## Name: name, dtype: object
## 0     True
## 1     True
## 2    False
## Name: is_employed, dtype: bool

Note that using $ in R returns a vector, while specifying ["name"] returns a data.frame with one columns (as evident by the output format).

2.7.4 Defining Functions

We can also define our own functions.

Let’s define a simple function, which compares two values:

Let’s say we want to define a custom addition function, which increases the values of two elements by one before adding them together:

We can also create a function which creates a summary of a data array:

We note the different data types - a list in R and a dictionary in Python. We can also use the print function with the whole variable:

## $min
## [1] -2
## 
## $max
## [1] 5
## 
## $average
## [1] 1.333333
## 
## $sum
## [1] 4
## {'min': -2, 'max': 5, 'average': 1.3333333333333333, 'sum': 4}

2.7.5 Lists in Python are mutable

The original values were changed in Python, even though we assigned the function output to a new variable!

In order to not modify the object we are passing, we can create a new reference inside our function:

Note that if we write b_list = a_list instead of b_list = a_list[:] (or instead of b_list = list(a_list)), then we will again modify the original variable!

Newertheless, it is still useful to pass by reference instead of by value if we do not want our function to return anything but still change the original values.

2.7.6 Creating Matrices

We will create the following matrix: \[ \mathbf{X} = \begin{bmatrix} 1 & 4\\ 2 & 5\\ 3 & 6 \end{bmatrix} \]

Note that we can transpose the matrix (so the column elements become the row elements and vice versa) in the following way - using t(...) in R and np.transpose(...) in Python:

##    [,1] [,2] [,3]
## x1    1    2    3
## x2    4    5    6
## Column-stacked lists:
##  [[1 4]
##  [2 5]
##  [3 6]]
## Transposed row-stacked lists:
##  [[1 4]
##  [2 5]
##  [3 6]]
## Row-stacked lists:
##  [[1 2 3]
##  [4 5 6]]
## Transposed column-stacked lists:
##  [[1 2 3]
##  [4 5 6]]

Note the different ways that the matrix is constructed in Python - using np.column_stack creates \(\mathbf{X}\), whereas using np.vstack creates \(\mathbf{X}^\top\).

We can access different elements from the matrix \(\mathbf{X}\):

We can multiply different matrices: \[ \mathbf{X}^\top \mathbf{X}= \begin{bmatrix} 1 & 2 & 3\\ 4 & 5 & 6 \end{bmatrix} \begin{bmatrix} 1 & 4\\ 2 & 5\\ 3 & 6 \end{bmatrix} = \begin{bmatrix} 14 & 32\\ 32 & 77\\ \end{bmatrix} \]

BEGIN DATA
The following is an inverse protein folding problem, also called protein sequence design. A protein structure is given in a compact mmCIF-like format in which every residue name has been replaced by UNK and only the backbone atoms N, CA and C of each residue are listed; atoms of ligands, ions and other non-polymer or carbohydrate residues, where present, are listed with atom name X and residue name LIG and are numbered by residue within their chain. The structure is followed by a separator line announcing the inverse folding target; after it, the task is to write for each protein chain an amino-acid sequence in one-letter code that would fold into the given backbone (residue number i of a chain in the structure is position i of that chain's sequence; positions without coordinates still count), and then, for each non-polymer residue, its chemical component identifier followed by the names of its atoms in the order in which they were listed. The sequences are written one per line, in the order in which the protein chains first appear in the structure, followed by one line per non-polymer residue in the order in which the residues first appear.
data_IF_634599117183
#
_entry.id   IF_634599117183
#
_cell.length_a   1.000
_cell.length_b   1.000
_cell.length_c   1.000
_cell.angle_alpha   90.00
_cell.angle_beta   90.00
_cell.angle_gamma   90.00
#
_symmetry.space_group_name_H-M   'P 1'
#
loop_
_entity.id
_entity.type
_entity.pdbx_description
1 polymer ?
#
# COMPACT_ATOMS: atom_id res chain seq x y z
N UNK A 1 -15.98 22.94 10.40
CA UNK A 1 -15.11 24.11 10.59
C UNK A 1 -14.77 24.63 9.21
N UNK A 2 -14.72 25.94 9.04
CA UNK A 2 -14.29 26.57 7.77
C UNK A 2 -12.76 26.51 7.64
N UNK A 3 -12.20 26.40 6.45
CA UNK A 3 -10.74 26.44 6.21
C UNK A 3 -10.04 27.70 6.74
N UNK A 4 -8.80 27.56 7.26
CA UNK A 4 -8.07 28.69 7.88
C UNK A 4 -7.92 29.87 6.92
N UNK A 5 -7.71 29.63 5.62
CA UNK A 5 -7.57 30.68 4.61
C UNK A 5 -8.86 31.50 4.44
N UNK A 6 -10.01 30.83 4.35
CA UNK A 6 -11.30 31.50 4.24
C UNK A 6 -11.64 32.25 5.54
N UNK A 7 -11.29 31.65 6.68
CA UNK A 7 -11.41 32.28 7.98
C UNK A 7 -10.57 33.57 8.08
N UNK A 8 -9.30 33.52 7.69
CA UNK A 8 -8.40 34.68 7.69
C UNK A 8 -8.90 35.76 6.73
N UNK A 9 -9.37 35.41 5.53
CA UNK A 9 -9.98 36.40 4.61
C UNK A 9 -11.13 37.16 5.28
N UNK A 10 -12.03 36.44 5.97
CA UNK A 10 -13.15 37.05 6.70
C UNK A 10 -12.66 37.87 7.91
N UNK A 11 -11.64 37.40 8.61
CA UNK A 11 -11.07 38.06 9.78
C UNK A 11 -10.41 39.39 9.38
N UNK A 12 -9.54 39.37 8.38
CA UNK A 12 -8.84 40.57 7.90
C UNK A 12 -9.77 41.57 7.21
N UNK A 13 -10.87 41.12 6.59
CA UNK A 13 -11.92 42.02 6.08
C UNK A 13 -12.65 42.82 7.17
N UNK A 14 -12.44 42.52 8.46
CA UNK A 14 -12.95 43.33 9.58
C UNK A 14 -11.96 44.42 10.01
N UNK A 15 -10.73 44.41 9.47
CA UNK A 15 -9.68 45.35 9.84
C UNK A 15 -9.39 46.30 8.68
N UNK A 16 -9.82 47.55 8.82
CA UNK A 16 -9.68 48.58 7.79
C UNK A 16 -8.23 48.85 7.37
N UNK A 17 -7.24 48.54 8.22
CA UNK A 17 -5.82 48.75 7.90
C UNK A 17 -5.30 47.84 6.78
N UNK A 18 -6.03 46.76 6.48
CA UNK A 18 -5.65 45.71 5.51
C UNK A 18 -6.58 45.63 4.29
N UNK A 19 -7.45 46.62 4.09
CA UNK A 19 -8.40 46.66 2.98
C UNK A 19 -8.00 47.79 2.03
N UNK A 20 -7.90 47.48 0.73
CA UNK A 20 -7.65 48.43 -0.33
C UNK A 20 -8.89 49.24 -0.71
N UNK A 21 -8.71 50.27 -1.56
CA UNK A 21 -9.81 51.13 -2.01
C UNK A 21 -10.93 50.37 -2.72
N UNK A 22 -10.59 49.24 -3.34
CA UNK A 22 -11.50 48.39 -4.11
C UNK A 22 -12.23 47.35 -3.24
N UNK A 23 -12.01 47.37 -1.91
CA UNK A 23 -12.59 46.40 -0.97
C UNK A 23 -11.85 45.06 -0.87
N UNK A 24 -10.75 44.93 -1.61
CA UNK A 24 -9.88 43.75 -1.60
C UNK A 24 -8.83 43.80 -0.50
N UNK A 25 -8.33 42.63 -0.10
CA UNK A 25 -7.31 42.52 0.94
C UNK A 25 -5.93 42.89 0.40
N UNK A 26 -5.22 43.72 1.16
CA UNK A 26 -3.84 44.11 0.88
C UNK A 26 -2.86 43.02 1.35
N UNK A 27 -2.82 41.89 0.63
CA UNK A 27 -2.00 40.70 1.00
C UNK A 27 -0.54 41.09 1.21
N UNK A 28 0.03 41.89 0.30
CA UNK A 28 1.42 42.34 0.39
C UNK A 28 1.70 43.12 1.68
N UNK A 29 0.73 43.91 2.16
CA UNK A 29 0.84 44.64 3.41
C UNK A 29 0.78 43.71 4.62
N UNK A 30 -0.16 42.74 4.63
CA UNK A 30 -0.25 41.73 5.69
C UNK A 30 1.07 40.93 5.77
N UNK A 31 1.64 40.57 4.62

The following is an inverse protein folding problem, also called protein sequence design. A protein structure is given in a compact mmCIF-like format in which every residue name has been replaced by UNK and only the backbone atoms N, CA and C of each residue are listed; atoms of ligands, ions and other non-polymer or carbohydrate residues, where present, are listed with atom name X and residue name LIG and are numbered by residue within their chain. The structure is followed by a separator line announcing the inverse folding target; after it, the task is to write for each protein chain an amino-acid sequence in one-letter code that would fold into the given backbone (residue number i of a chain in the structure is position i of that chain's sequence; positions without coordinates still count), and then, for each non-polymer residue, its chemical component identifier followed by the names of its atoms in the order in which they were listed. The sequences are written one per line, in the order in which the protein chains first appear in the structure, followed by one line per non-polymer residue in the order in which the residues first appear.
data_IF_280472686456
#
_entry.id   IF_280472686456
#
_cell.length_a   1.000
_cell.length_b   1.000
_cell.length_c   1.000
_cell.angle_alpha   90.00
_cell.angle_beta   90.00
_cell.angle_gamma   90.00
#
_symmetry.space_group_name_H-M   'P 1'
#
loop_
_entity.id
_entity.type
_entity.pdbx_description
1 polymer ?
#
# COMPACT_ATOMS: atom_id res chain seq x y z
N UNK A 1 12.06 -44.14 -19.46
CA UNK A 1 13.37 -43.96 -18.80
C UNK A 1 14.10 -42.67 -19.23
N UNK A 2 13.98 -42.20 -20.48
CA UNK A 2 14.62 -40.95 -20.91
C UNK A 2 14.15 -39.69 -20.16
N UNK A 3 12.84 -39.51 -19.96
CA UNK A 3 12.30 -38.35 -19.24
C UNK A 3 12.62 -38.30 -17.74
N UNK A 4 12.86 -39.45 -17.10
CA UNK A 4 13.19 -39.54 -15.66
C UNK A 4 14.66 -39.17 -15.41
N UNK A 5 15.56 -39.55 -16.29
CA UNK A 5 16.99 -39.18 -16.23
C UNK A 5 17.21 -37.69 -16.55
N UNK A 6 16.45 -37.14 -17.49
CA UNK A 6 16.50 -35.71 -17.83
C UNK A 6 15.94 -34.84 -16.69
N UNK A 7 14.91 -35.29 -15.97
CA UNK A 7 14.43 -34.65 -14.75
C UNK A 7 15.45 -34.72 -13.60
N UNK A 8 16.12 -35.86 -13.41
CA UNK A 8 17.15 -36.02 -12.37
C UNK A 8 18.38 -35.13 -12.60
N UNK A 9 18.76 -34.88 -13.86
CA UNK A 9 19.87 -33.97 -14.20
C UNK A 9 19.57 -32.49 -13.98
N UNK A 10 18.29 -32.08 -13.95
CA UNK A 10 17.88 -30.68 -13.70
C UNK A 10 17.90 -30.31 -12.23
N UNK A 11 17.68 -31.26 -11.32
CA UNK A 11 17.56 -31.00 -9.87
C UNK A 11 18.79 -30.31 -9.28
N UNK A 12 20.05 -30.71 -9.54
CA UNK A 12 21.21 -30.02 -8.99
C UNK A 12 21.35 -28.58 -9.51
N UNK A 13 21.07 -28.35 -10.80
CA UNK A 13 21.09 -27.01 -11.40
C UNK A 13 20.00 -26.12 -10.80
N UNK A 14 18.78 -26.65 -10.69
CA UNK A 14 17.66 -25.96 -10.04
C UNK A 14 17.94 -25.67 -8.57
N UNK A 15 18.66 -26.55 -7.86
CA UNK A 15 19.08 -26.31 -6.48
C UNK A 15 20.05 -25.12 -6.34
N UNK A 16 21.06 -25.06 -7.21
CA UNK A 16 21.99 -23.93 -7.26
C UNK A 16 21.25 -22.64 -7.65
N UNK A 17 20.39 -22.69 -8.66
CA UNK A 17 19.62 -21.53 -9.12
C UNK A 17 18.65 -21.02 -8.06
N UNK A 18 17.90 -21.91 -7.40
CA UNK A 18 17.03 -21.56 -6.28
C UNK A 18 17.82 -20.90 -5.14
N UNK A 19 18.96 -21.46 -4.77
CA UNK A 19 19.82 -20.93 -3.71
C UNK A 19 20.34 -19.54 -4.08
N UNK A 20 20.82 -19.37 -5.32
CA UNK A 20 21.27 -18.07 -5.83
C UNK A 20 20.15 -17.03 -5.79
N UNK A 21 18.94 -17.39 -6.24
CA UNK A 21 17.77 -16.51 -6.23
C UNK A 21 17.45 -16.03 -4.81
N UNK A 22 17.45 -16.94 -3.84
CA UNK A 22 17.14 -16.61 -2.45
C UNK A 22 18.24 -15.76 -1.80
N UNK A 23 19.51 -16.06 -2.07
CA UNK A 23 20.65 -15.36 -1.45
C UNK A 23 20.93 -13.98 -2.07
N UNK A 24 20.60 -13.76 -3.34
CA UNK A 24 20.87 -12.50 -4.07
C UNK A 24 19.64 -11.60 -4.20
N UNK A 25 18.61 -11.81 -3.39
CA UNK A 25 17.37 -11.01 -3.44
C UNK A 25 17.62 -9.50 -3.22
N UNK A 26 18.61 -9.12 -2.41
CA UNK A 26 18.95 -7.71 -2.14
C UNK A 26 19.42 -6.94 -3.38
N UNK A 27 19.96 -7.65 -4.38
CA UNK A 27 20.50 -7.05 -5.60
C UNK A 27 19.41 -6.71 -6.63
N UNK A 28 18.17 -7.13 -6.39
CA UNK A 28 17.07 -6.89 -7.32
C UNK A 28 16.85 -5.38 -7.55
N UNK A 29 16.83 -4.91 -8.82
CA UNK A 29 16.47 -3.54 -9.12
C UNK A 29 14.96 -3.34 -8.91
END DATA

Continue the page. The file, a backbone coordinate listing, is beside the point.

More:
##    x1 x2
## x1 14 32
## x2 32 77
## [[14 32]
##  [32 77]]
## [[14 32]
##  [32 77]]

Note that using np.column_stack allows us to implement the formula as it is written, i.e. by transposing the first matrix.

2.7.7 Classes in R and Python

Note: there are so called S3, S4 and Reference classes in R, though their use depends on the individual package creator. For some tutorials on creating classes in R, see this page and a mini-examples for both S4 and Reference Classes.

We will restrict ourselves to a simple example for both R and Python:

  • Our class will have 3 variables: x, y and z;
  • Our class will have a function to print hello;
  • Our class will have a function to double the value(s) of y;
  • Our class will have a function which increases the value of the passed variable by 1;
## Reference class object of class "MyClass"
## Field "x":
## NULL
## Field "y":
##  [1]  1  2  3  4  5  6  7  8  9 10
## Field "z":
## [1] "a"  "b"  "cd"
## <__main__.MyClass object at 0x000000006B9EADC0>

Now we can access the values and functions in the initialized class objects:

## NULL
##  [1]  1  2  3  4  5  6  7  8  9 10
## [1] "a"  "b"  "cd"
## [1] "hello"
##  [1]  2  4  6  8 10 12 14 16 18 20
## [1] 6
## None
## [1, 2, 3, 4, 5, 6, 7, 8, 9, 10]
## ['a', 'b', 'cd']
## hello
## [ 2  4  6  8 10 12 14 16 18 20]
## 6

2.7.8 Plotting data

Plotting data is very similar in both R and Python:

Using plt.figure() we can number the plots in Python in order to separate them as well as edit them if we ever need to by specifying plt.figure(number), where the number is the ID of the figure that we want to edit (or create a new figure).

Note that matplotlib.pyplot.hist() returns a tuple with the value of histogram bins, n, the edges of the bins and a list of individual patches used to create the histogram. In some IDE’s, these returned values are not printed by default but for the notes in this book, we need to supress them manually.

If we need to access the plot figure that we created previously then, as long as we did not delete it from the working environment, we can select it using the plt.figure method:

We can also plot multiple figures:

We can specify a 1-row, 2-column layout using par(mfrow = c(1, 2)):

We can specify the 1-row, 2-column layout using add_subplot(1, 2, c) or add_subplot(12c) where c is the position (integer number) of the plot (c = 1 - plot in the first layout space, c = 2 - plot in the second layout space).

We can also plot an odd number of plots:

By using the layout function, we can specify a matrix layout of how we want our plots positioned, where the number indicates the plot number - the larger the matrix, the more precide our positioning can be. A 0 indicates to not plot at that position.

Using add_subplot(abc) we can specify either an odd or even number of plots by specifying a different subplot layouts (e.g. the same number of rows but different columns) for some of the plots, but their positions must not overlap!

2.7.9 Advanced plot libraries

There are also advanced plot capabilities in both R (e.g. ggplot2, plotly) and Python (e.g. ggplot2, Bokeh, plotly). Some examples for ggplot2 can be found here.

In R use install.packages("ggplot2") to install the package. For Python the package is called plotnine - in Anaconda Navigator use conda install -c conda-forge plotnine: